Journal of Plant Growth Regulation

, Volume 28, Issue 2, pp 125–136 | Cite as

Identification and Quantification of Several Mammalian Steroid Hormones in Plants by UPLC-MS/MS

  • Radim Simerský
  • Ondřej Novák
  • David A. Morris
  • Vladimír Pouzar
  • Miroslav StrnadEmail author


We have developed an effective method for the isolation, identification, and quantification of several mammalian steroid hormones and their metabolites in different plant tissues. The purification protocol was based on solid-phase extraction (SPE) combined with immunoaffinity chromatography (IAC) using immobilized generic polyclonal anti-Δ4-3-keto-steroid antibodies covalently bound to Affi-Gel 10 sorbent. The antibodies were characterized by means of enzyme-linked immunosorbent assay (ELISA). The detection limit of the ELISA was 6.0 × 10−10 mol L−1 and cross-reactivity with most Δ4-3-keto-steroids was very high as predicted (68–122%). The IAC allowed fast, single-step purification of different plant extracts prior to analysis by ultra-performance liquid chromatography-electrospray tandem mass spectrometry [UPLC-ESI(+)-MS/MS]. In multiple-reaction-monitoring (MRM) mode, the detection limit of the method for most of the steroids analyzed was close to 10 fmol and the response was linear up to 50 pmol injected. The analytical accuracy was validated using tobacco leaf samples spiked with known amounts of authentic and deuterium-labeled standards. The newly developed method was capable of detecting and quantifying at least 12 specified steroid compounds in plant extracts. In the analyzed extracts from three plant species, that is, common foxglove (Digitalis purpurea L.), tobacco (Nicotiana tabacum L.), and elecampane inula (Inula helenium L.), four endogenous steroids were detected, identified, and quantified. Progesterone was found in all three plants at concentrations comparable to those reported in previous studies. Three other steroids, androstendione, 17α-hydroxyprogesterone, and 16-dehydroprogesterone, were identified for the first time in plant extracts. 17α-Hydroxyprogesterone and 16-dehydroprogesterone occurred at significant concentrations in D. purpurea, whereas androstendione was found in N. tabacum and I. helenium but not in D. purpurea.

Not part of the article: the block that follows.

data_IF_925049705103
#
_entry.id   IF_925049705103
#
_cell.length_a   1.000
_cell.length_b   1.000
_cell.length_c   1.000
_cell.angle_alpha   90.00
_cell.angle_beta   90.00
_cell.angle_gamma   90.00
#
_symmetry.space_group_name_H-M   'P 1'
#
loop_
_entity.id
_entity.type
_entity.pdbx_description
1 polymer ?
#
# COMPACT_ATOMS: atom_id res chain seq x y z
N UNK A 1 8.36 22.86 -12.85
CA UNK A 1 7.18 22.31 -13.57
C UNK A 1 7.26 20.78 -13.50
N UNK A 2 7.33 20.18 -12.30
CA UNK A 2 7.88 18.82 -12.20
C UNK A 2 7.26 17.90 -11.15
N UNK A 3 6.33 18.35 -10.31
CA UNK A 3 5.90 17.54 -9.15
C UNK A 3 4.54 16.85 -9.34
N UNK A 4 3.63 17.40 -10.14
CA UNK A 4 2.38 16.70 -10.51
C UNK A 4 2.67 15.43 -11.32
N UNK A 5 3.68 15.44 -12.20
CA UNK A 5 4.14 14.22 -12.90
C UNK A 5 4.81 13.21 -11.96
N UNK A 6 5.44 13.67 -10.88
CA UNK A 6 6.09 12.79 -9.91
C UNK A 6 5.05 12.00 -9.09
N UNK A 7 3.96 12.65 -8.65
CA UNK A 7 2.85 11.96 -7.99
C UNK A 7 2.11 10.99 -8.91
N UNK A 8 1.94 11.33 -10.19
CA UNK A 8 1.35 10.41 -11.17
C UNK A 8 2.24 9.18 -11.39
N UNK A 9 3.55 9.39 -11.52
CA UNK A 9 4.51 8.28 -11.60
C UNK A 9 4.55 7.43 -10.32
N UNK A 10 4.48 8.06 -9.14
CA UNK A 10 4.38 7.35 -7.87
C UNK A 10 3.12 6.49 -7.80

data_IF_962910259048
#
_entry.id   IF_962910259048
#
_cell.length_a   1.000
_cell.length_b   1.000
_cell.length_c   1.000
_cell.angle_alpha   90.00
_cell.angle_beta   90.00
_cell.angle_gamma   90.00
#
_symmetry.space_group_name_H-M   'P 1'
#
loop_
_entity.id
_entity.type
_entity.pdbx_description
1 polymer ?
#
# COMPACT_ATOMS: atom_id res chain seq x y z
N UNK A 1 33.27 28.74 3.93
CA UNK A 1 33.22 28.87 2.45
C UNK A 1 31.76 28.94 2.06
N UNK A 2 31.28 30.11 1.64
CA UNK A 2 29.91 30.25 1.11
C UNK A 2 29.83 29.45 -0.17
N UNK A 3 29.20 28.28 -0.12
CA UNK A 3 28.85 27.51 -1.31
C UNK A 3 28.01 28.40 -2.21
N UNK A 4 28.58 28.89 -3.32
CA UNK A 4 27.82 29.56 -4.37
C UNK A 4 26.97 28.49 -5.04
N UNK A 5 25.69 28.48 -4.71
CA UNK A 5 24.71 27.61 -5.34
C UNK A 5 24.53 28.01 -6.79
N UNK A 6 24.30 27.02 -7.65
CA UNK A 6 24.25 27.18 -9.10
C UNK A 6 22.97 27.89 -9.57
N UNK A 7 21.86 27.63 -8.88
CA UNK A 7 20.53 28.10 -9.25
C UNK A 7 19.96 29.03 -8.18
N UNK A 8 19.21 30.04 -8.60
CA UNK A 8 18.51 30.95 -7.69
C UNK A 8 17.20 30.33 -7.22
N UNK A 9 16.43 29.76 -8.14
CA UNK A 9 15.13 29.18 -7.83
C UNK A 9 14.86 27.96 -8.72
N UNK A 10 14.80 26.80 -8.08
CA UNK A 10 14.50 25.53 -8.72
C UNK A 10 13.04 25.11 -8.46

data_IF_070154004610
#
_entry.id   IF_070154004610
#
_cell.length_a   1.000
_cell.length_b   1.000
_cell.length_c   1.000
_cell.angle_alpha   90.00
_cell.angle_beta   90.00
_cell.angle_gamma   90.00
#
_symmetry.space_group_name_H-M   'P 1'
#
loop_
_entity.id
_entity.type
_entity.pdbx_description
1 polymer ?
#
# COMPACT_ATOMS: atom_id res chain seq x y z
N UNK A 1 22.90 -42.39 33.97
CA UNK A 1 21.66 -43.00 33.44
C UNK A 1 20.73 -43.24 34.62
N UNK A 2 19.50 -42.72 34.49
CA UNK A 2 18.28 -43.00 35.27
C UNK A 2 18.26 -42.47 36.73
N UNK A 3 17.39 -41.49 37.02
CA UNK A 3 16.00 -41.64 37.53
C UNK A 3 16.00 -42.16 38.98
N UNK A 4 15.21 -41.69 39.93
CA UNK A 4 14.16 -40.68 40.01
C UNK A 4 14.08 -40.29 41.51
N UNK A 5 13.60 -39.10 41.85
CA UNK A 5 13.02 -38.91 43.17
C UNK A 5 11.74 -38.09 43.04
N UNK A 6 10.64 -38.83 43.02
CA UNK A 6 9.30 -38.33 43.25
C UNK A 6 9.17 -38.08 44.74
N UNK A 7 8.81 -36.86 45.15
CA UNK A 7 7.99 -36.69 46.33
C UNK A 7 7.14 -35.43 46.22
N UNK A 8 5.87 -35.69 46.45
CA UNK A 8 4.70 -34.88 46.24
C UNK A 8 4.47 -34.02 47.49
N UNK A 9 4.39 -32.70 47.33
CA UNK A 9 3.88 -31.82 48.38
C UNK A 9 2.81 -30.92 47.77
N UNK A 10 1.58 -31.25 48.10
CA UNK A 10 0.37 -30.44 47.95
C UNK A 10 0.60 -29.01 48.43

Ultra-performance liquid chromatography (UPLC) Tandem mass spectrometry (MS/MS) Immunoaffinity purification Steroids Plant extracts Digitalis purpurea Nicotiana tabacum Inula helenium 



This work was supported by the Ministry of Education, Youth and Sports of the Czech Republic (MSM 6198959216) and the Grant Agency of the Academy of Sciences of the Czech Republic (KAN 200380801).


  1. Bennett RD, Heftmann E (1965) Biosynthesis of Holarrhena alkaloids from pregnenolone and progesterone. Phytochemistry 4:873–879CrossRefGoogle Scholar
  2. Bennett RD, Ko ST, Heftmann E (1966) Isolation of estrone and cholesterol from the date palm, Phoenix dactylifera L. Phytochemistry 5:231–235CrossRefGoogle Scholar
  3. Bennett RD, Sauer HH, Heftmann E (1968) Progesterone metabolism in Digitalis lanata. Phytochemistry 7:41–50CrossRefGoogle Scholar
  4. Bonner J, Axtman G (1937) The growth of plant embryos in vitro. Preliminary experiments on the role of accessory substances. Proc Natl Acad Sci USA 23:453–457PubMedCrossRefGoogle Scholar
  5. Bosch AMG, Hollande FC, Woods GF (1974) Specificities of antisera against testosterone linked to albumin at different positions (C3, C11, C17). Steroids 23:699–711PubMedGoogle Scholar
  6. Caspi E, Lewis DO (1967) Progesterone: its possible role in the biosynthesis of cardenolides in Digitalis lanata. Science 156:519–520PubMedCrossRefGoogle Scholar
  7. Dohrn M, Faure W, Poll H, Blotevogel W (1926) Tokokinine, Stoff mit sexualhormonartiger Wirkung aus Pflanzenzellen. Med Klin 22:1417–1419Google Scholar
  8. Fantl VE, Wang DY (1983) Simultaneous production of monoclonal antibodies to dehydroepiandrosterone, oestradiol, progesterone and testosterone. J Endocrinol 100:367–376CrossRefGoogle Scholar
  9. Ferguson PL, Iden CR, McElroy AE, Brownawell BJ (2001) Determination of steroid estrogens in wastewater by immunoaffinity extraction coupled with HPLC–Electrospray–MS. Anal Chem 73:3890–3895PubMedCrossRefGoogle Scholar
  10. Gaskell SJ, Brownsey BG (1983) Immunoadsorption to improve gas chromatography/high-resolution mass spectrometry of estradiol 17β in plasma. Clin Chem 29:677–680PubMedGoogle Scholar